You’d never disregard a tumor or sudden unexplained pain. You’d see a doctor as soon as possible.
And something like a heart attack or broken bone would send you straight to the emergency room.
Yet there’s another health threat that you ARE likely to disregard. And in many ways, it can be JUST as hazardous as those other medical emergencies.
And that is loneliness.
Maybe you’re too embarrassed to admit when you’re feeling isolated. Or perhaps, like many folks, you find it hard to believe loneliness can actually BE life-threatening.
But a new University of Michigan study has blown the lid off that myth once and for all. Because researchers have found isolation can send your risk of early death right through the roof.
Isolation is linked to poor health
U of M researchers polled more than 2000 people over the age of 50 for their new study. One in four of the volunteers admitted to feeling lonely and isolated some of the time. And one in three reported they lacked regular companionship.
And it turns out they were paying a hefty price for those feelings.
The more isolated a volunteer was, the more likely they were to be in poor health both physically and emotionally. And folks who felt lonelier were also more likely to admit to having poor health habits.
On the other hand, the volunteers who had plenty of companionship were far healthier on average. And that’s not all.
They were also more likely to get regular exercise, eat a healthy diet, and get better quality sleep.
Loneliness can drive you into an early grave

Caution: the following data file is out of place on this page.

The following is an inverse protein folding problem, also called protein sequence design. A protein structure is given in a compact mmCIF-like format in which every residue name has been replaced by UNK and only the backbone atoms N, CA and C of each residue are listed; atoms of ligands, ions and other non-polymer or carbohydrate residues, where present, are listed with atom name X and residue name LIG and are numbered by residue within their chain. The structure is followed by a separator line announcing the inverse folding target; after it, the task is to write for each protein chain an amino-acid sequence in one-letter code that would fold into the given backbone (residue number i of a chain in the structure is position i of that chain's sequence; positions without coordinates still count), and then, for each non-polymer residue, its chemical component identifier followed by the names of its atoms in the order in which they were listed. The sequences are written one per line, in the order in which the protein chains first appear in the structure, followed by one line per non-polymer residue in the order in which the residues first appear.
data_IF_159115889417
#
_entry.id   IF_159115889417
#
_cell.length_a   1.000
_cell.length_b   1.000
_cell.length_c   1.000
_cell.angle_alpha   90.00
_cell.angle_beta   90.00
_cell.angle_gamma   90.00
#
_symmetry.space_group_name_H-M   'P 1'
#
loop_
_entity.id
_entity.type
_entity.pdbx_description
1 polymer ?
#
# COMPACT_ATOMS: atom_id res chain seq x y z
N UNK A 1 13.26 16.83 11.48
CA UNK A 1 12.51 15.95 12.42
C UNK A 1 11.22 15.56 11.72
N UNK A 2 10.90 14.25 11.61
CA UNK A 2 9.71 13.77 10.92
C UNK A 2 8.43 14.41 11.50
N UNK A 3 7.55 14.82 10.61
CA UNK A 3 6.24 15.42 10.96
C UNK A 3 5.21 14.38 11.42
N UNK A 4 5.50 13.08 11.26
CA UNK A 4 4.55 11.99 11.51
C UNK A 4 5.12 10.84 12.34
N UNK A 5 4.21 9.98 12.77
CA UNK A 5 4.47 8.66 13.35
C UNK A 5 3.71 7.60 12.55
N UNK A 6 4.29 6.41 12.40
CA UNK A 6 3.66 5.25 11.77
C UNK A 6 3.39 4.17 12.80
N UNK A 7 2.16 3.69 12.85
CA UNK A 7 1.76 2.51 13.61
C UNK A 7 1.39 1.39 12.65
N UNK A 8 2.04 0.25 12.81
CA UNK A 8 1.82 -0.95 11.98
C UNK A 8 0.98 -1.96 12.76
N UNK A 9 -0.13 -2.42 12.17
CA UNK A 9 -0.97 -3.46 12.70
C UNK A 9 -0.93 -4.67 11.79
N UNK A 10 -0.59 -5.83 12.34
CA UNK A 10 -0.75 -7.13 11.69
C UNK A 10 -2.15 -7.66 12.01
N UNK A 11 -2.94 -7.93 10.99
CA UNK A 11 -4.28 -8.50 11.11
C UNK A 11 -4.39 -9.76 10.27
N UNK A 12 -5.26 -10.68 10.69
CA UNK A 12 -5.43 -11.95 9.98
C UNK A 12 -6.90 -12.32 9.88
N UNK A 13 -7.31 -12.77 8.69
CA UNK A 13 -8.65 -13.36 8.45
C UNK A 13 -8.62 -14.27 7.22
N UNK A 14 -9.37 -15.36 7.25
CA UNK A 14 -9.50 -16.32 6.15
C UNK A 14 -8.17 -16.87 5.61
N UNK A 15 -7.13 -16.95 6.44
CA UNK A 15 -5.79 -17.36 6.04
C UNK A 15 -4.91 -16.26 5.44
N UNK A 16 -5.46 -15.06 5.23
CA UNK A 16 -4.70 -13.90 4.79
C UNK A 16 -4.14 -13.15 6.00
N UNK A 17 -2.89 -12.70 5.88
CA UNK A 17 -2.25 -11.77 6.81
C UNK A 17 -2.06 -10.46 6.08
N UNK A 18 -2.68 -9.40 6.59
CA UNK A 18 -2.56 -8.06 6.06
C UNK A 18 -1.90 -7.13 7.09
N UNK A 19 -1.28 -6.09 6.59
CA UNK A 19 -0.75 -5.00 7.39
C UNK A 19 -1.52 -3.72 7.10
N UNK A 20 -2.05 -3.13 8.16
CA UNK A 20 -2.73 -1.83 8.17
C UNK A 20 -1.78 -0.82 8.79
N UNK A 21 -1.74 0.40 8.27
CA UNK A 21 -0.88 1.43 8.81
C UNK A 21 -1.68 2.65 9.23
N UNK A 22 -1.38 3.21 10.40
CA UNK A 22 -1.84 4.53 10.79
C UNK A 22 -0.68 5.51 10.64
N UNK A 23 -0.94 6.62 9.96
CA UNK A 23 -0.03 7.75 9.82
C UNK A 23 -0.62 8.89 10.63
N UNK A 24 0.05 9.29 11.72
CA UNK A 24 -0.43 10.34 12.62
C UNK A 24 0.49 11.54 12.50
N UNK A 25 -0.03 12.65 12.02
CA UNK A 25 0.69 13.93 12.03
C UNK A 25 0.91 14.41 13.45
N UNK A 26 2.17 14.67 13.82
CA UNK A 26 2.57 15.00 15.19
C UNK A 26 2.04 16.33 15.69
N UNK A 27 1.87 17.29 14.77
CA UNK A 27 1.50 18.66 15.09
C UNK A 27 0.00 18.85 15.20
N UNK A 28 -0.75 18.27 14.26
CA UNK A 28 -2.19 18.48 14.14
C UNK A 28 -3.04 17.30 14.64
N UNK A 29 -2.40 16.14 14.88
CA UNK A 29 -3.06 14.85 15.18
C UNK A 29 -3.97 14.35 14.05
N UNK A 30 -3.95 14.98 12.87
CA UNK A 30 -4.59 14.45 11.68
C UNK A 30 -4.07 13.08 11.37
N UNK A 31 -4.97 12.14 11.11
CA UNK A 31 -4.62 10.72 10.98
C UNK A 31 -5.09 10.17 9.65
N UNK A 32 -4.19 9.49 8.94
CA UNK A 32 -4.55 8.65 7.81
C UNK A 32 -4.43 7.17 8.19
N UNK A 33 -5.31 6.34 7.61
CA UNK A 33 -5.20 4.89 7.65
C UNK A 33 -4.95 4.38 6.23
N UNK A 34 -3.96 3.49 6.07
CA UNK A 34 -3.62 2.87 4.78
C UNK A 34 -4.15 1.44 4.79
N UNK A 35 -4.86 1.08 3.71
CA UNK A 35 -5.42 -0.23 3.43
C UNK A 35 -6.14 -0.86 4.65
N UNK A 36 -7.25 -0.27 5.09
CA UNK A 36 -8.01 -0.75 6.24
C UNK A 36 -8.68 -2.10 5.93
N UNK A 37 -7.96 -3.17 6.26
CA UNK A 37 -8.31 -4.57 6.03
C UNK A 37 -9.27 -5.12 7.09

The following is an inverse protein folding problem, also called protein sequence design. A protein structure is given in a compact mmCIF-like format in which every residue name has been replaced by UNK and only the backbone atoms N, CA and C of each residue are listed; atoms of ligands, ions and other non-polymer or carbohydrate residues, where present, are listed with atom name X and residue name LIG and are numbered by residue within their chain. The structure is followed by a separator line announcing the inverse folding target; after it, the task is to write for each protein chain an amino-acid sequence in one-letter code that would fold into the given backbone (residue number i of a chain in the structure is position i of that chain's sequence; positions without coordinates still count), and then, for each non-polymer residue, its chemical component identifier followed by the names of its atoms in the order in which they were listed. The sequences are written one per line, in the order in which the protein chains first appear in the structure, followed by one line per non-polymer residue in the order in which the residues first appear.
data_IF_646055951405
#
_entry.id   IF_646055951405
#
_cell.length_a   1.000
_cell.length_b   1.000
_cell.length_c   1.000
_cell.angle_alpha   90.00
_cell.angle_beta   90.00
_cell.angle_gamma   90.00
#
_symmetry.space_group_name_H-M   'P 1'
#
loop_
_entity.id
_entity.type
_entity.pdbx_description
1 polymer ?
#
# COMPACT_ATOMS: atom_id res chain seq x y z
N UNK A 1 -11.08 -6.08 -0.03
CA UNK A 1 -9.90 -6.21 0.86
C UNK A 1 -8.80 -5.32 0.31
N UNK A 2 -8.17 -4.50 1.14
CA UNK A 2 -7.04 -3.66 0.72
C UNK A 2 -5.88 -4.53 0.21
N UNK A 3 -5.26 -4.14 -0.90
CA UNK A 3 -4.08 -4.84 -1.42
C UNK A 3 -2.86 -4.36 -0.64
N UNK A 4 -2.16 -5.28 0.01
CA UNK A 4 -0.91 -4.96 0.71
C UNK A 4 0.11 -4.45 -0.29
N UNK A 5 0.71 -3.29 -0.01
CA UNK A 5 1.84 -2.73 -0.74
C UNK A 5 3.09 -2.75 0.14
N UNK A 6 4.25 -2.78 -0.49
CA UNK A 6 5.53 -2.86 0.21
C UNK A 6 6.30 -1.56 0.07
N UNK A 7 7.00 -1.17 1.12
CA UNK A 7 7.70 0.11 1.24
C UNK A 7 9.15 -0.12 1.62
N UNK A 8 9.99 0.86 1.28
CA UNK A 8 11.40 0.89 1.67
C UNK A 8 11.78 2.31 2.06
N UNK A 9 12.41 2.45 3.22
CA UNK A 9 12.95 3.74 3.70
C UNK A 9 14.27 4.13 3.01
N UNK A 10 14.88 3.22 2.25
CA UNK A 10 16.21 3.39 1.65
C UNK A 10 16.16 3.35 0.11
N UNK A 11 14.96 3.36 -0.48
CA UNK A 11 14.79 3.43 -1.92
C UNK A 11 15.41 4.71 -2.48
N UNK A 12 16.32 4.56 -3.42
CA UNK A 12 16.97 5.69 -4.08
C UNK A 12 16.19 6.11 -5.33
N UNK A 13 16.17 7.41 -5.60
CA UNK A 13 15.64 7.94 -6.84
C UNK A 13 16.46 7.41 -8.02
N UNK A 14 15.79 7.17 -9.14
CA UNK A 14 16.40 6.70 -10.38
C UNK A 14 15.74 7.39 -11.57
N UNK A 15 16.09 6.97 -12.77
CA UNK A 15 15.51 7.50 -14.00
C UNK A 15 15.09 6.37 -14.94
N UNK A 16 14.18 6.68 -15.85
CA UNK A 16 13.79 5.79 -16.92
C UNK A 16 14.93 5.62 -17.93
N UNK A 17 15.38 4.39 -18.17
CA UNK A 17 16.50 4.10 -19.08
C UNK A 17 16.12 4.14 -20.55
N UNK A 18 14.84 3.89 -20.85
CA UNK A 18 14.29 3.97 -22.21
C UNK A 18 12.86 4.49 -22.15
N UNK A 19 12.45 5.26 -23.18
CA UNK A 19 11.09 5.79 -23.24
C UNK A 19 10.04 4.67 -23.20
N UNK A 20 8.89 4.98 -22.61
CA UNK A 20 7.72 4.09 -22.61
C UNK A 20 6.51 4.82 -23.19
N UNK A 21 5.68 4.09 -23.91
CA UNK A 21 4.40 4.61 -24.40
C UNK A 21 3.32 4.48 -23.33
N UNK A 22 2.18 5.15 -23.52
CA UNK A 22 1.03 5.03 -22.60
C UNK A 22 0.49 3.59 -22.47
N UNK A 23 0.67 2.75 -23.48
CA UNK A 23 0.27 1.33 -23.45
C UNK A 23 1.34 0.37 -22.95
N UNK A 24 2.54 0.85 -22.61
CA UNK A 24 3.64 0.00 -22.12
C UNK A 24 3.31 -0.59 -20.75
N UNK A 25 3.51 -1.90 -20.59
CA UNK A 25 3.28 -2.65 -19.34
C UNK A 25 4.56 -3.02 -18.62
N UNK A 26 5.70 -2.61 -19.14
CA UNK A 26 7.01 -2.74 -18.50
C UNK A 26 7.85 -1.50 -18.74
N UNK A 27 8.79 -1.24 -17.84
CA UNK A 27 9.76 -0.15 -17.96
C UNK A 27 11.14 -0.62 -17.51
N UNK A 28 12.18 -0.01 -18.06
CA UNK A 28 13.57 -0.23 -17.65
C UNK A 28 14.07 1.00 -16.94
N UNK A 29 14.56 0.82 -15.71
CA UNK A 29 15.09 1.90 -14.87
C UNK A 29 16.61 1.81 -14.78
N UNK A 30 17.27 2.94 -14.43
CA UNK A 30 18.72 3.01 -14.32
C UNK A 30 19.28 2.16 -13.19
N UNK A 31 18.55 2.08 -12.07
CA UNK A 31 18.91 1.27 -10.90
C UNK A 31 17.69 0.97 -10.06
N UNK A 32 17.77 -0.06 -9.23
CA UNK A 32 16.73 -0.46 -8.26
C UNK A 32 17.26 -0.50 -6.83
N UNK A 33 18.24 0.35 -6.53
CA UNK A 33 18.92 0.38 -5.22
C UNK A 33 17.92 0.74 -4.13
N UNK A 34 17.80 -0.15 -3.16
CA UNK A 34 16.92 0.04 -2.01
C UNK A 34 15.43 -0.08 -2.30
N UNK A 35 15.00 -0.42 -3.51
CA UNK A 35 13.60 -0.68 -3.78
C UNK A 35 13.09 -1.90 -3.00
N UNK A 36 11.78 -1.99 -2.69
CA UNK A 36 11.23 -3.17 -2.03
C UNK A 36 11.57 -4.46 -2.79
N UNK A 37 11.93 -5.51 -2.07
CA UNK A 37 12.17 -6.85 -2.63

And this isn’t the first time we’ve seen how social isolation can be downright hazardous to your health, either. Past research has revealed loneliness can be as bad for you as smoking, obesity, or being a couch potato.
While the new study confirms it… isolation can really take a toll on you as you age.
In fact, folks who are lonely have a 26 percent greater risk of dying early than their peers who have friendships and connections outside the home.
And that “outside” factor turns out to be key. Because in some cases even people who lived with their children reported feeling isolated or lonely.
Sometimes the hustle and bustle of family life can leave you feeling like you’re on the outside looking in. Or even worse, you may feel like a burden to your loved ones.
But having friends to turn to, and activities to occupy your time, away from home can help.
Reach out to burst the isolation bubble
Being isolated all the time can do a real number on your health. And if you ignore those feelings for too long and it could even send you to an early grave
But you have the power to turn things around. Channel your inner social butterfly, and it won’t be long before you start to see improvements in your physical and mental health.
Need some help getting started? Try one of these tricks…
Give your local senior center, church or library a call. Ask about any free classes, activities, or lectures that are on the schedule. And then get out and mingle as often as possible.
Use your tablet, smartphone, or PC to locate groups that you can join. For example, AARP.com hosts Connect2Effect an online community designed to fight isolation and loneliness. Other websites such as stitch.net and meetup.com can help you connect with other like-minded folks for activities and companionship.
Get a “job”:
Retirement is supposed to be great. But the truth is it can be downright lonely. So why not look for a part-time volunteer or paid position? It will get you out of the house and allow you to use some of your skills and talents with others.
And keep in mind you’re far from the only one who is feeling lonely and isolated. So when you meet someone you’d like to get to know better, don’t wait for an invitation. Just go ahead and ask him or her to join you for coffee or a stroll around the park. You might end up with a new friend.
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